Former British spy behind Trump-Russia dossier lauded by intelligence colleagues
Bipartisan Senate intelligence committee to probe allegations of Russian election interference
Christopher Steele, the one-time British spy who has compiled a dossier on U.S. president-elect Donald Trump, is a well-regarded operative who wouldn't make up stories to satisfy his clients, according to diplomatic and intelligence experts who know him.
Steele, 52, worked for MI6, Britain's overseas intelligence agency, and served in Moscow in the early 1990s. After leaving the agency, he and a partner started Orbis Business Intelligence Ltd. in 2009. The firm provides strategic advice, gathers intelligence and conducts cross-border investigations, according to its website.
"I know him as a very competent, professional operator who left the secret service and is now operating his own private company," Andrew Wood, Britain's ambassador to Russia from 1995 to 2000, told the BBC on Friday. "I do not think he would make things up. I don't think he would, necessarily, always draw correct judgment, but that's not the same thing."
The dossier was reportedly produced as political research for the 2016 U.S. presidential campaign and was being discussed in Washington as early as October, even though its details weren't widely reported until this week.
The report contains unproven information on close co-ordination between Trump's inner circle and the Russians about hacking into Democratic accounts — as well as unproven claims about Trump's sexual activities attributed to anonymous sources. The Associated Press has not authenticated any of the claims.
Trump has called the allegations in the dossier "fake news."
Wood said Arizona Senator John McCain, a Republican, asked him about the document during a security conference in November because of Wood's relationship with Steele.
Wood is now an associate fellow at the think-tank Chatham House and is a consultant for companies with interests in Russia.
High-level Russian sources
Three British intelligence officers interviewed by The Associated Press described Steele as well regarded in the intelligence community, with excellent Russian skills and high-level sources.
Although Steele wasn't a senior figure in MI6, one of the officials said because of Steele's experience on the Russia desk and the high-level contacts he had during his time in Moscow, he was brought in to help with the case of Alexander Litvinenko, the former Russian secret service officer and Kremlin critic who was poisoned in 2006 in London by polonium-210, a radioactive substance. The official, who worked primarily on Eastern Europe, said he had no other details of Steele's involvement in the case.
James Nixey, the head of Chatham House's Russia and Eurasia program, told the AP that parts of the document created by Steele "read exactly as reports from the secret services that we have been allowed to see before."
"Some of the practices which we know and which are confirmed to have happened during Soviet and post-Soviet times are reported in this dossier," Nixey said, adding that Russia's denials were also part of a Cold War pattern in which the Kremlin "would outright deny something which is quite plainly true."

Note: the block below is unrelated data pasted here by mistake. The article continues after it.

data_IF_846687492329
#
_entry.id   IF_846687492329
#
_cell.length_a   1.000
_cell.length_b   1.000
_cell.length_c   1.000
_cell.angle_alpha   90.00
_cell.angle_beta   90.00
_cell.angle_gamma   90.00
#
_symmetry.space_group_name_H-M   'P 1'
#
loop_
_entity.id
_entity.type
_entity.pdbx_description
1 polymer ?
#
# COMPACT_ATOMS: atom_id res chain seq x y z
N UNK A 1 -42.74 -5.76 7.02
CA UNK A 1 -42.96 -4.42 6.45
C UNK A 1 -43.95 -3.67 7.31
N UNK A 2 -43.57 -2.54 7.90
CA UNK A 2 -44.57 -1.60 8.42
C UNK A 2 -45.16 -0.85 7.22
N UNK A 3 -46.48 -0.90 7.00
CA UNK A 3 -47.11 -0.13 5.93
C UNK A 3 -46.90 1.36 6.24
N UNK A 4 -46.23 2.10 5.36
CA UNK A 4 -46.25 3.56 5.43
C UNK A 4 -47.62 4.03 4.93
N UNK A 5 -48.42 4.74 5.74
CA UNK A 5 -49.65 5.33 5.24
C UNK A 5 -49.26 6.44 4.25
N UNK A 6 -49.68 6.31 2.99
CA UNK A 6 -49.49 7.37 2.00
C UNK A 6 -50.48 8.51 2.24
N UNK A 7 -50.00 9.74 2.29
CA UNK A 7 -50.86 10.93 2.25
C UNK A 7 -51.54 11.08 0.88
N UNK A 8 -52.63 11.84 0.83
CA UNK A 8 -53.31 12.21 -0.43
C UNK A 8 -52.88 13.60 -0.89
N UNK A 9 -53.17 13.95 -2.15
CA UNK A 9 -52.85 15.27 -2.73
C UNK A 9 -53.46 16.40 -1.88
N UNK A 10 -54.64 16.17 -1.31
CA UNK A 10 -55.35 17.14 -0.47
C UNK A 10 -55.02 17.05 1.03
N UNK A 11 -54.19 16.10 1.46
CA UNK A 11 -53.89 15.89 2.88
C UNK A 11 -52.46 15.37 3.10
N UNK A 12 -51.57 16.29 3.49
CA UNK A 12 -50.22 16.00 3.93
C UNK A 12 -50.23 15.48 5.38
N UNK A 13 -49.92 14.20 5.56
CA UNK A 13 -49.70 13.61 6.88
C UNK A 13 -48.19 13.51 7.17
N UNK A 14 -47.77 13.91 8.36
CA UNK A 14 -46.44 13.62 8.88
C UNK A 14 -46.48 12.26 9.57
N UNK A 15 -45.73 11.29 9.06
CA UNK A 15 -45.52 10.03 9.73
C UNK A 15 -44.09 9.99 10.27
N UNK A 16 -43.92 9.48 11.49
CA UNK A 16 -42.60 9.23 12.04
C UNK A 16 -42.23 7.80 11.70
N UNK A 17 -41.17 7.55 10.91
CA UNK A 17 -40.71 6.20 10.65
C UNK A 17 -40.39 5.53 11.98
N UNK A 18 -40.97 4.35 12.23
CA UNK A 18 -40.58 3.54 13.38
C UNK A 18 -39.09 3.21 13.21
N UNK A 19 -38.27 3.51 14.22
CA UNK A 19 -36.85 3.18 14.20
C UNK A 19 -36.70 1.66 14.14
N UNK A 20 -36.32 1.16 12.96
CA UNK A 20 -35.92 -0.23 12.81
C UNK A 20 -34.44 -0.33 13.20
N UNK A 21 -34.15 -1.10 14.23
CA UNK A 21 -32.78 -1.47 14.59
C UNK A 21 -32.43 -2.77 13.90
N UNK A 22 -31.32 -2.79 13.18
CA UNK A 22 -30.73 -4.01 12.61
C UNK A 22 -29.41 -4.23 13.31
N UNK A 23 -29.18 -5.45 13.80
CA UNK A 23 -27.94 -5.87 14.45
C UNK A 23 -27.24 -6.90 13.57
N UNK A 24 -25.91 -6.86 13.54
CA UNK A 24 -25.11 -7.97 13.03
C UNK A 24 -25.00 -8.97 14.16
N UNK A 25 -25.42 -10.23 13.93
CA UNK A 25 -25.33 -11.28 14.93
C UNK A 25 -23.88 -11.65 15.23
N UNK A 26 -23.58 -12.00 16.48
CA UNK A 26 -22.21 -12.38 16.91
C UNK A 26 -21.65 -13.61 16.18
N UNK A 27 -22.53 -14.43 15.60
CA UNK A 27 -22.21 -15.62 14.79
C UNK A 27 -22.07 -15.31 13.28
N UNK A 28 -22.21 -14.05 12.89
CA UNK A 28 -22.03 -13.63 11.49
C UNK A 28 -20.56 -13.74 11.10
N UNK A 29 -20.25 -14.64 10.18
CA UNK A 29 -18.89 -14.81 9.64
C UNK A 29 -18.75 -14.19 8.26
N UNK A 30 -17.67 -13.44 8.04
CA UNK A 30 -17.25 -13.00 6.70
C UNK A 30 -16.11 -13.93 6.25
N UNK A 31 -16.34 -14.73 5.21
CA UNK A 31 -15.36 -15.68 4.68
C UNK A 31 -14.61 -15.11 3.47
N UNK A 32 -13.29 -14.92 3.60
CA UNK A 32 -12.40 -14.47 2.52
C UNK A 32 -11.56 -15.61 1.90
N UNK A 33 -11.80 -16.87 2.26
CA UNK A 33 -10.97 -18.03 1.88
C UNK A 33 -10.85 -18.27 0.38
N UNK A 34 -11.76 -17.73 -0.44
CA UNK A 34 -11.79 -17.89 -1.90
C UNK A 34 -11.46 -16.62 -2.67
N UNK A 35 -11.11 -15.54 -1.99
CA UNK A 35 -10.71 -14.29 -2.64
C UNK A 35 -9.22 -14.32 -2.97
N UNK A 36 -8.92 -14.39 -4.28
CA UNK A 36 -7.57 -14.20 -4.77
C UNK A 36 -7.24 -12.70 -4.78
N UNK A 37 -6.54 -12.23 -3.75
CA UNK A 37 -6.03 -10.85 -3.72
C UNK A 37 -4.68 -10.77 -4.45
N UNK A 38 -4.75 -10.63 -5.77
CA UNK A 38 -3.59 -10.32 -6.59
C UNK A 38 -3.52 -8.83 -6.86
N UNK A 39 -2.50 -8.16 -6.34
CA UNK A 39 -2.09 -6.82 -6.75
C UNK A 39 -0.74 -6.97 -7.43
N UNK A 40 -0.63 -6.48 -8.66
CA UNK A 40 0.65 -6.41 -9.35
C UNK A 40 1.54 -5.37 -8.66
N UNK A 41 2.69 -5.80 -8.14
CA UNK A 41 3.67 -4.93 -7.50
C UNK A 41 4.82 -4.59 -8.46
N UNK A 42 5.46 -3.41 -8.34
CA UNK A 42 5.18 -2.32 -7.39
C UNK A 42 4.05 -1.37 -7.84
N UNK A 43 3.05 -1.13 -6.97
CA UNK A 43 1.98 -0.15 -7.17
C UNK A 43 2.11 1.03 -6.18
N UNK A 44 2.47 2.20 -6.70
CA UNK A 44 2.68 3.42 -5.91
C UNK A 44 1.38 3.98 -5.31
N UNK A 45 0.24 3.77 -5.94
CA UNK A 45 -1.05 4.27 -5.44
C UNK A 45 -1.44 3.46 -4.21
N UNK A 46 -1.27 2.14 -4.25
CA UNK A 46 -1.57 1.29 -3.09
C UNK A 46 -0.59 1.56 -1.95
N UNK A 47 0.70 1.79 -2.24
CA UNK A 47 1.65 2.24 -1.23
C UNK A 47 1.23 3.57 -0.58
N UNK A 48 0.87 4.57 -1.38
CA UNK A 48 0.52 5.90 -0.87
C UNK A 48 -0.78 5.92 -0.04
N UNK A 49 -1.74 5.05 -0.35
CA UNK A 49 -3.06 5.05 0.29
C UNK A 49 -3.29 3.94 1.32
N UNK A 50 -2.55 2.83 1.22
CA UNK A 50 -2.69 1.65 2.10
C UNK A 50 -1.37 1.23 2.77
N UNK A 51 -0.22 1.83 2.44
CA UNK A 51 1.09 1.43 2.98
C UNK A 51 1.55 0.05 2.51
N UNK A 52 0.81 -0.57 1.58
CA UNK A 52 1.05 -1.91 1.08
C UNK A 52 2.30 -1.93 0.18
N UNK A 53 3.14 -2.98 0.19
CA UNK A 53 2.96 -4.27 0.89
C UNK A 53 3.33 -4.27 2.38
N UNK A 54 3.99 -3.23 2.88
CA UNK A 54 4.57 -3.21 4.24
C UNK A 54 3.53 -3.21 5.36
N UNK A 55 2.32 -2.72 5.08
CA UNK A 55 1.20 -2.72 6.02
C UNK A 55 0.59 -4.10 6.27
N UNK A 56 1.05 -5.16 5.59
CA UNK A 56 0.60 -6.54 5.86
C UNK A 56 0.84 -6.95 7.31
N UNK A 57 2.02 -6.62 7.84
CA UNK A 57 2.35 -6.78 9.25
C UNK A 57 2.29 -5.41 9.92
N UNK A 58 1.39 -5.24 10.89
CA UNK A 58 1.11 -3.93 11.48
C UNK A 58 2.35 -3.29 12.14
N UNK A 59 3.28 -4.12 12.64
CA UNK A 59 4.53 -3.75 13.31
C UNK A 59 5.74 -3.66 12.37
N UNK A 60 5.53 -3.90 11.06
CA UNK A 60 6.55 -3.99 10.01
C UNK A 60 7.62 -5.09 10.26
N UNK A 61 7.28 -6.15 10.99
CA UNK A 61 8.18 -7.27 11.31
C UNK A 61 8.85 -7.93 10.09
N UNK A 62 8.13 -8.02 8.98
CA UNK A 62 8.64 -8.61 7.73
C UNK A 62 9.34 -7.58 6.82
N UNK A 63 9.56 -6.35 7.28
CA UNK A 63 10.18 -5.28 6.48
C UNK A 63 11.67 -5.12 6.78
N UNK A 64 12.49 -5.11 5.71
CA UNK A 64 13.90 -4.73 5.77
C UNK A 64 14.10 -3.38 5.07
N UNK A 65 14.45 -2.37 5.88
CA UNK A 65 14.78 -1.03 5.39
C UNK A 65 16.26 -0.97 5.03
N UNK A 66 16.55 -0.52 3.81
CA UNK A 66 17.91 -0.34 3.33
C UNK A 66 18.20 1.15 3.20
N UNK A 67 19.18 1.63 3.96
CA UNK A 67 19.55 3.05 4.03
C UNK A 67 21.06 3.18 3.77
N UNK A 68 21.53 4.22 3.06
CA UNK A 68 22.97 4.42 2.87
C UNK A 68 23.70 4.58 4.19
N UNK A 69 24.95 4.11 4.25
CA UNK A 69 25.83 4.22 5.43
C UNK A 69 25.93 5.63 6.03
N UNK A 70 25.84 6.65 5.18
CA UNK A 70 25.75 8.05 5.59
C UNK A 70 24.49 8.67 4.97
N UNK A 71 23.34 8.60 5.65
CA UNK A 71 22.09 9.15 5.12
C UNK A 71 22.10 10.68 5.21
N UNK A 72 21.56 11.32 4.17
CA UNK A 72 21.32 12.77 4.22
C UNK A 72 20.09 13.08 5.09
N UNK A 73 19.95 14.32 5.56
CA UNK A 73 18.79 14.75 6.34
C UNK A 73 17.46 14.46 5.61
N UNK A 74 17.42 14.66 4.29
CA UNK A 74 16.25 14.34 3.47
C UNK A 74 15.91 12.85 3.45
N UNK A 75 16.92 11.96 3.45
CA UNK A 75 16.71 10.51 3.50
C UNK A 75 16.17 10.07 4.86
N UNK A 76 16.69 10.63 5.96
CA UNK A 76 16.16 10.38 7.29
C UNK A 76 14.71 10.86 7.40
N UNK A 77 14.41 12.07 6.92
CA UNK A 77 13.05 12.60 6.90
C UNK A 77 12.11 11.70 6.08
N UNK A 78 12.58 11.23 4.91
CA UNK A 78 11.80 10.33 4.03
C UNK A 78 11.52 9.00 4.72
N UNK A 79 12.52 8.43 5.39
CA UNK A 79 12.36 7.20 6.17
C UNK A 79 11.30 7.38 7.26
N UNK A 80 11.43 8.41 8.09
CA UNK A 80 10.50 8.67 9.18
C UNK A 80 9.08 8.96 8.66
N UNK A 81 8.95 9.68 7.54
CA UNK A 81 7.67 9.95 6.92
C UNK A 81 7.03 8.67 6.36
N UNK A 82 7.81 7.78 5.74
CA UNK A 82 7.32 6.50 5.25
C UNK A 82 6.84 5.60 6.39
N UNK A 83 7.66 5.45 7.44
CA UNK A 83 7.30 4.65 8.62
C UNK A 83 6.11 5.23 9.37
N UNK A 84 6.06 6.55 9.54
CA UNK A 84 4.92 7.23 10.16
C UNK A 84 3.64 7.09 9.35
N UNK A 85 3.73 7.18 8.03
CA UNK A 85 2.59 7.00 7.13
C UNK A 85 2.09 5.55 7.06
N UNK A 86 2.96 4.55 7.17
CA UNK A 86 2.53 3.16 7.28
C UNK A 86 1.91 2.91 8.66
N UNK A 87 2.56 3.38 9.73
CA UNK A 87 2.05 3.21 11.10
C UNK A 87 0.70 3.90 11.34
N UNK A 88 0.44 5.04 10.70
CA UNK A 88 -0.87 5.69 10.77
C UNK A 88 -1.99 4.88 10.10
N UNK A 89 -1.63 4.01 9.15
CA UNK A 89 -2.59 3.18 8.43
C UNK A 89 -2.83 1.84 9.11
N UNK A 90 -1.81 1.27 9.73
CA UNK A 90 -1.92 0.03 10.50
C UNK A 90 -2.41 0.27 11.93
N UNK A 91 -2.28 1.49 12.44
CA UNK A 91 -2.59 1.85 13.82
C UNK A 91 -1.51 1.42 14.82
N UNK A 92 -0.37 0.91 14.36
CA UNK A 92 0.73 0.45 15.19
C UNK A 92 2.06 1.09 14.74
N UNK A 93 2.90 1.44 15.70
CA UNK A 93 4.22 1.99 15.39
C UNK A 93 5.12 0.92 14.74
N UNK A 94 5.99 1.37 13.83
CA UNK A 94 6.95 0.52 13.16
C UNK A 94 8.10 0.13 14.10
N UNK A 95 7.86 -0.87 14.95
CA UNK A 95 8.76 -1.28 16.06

Gone into hiding
All three of the former intelligence officials, however, cast doubt on whether the material in the report and its level of detail would have come from active sources within Russia. The material, they said, was more likely to have come from conversations with third parties.
Russia would certainly like to know where he got his information from.- Andrew Wood, ex-British ambassador to Russia
Wood said it seems unlikely that Russian operatives intentionally lied to Steele. He added that it is not surprising that he has gone into hiding.
"Russia would certainly like to know where he got his information from, assuming his information is basically true and he hasn't just made it up, which I don't think for a moment," Wood said. "And they're accustomed to take action."
Senate committee probe
Meanwhile, leaders of the U.S. Senate intelligence committee said Friday the panel will investigate allegations Russia used cyber attacks to influence the presidential election, including any links between Russia and the political campaigns.
The committee plans to interview senior officials of the Trump and Obama administrations and may issue subpoenas to compel testimony, the panel's Republican chairman, Richard Burr, and its top Democrat, Mark Warner, said in a statement.
The announcement comes after a Trump official admitted to Reuters that the president-elect's national security adviser Michael Flynn spoke on the phone to the Russian ambassador to Washington on Dec. 29, the day the United States hit Moscow with sanctions in retaliation for election-related hacking.
Trump's team had previously said the phone call happened on Dec. 28, countering reports from White House sources.
One day after Obama announced the sanctions and expelled dozens of Russian officials from the U.S., Russian President Vladimir Putin said he did not plan to retaliate. Trump, who has been complimentary of Putin, praised the Russian leader's decision.
The Trump official said it was their understanding that U.S. retaliation for Russia's interference in the presidential election did not come up in the conversation between Flynn and Russian ambassador Sergey Kislyak.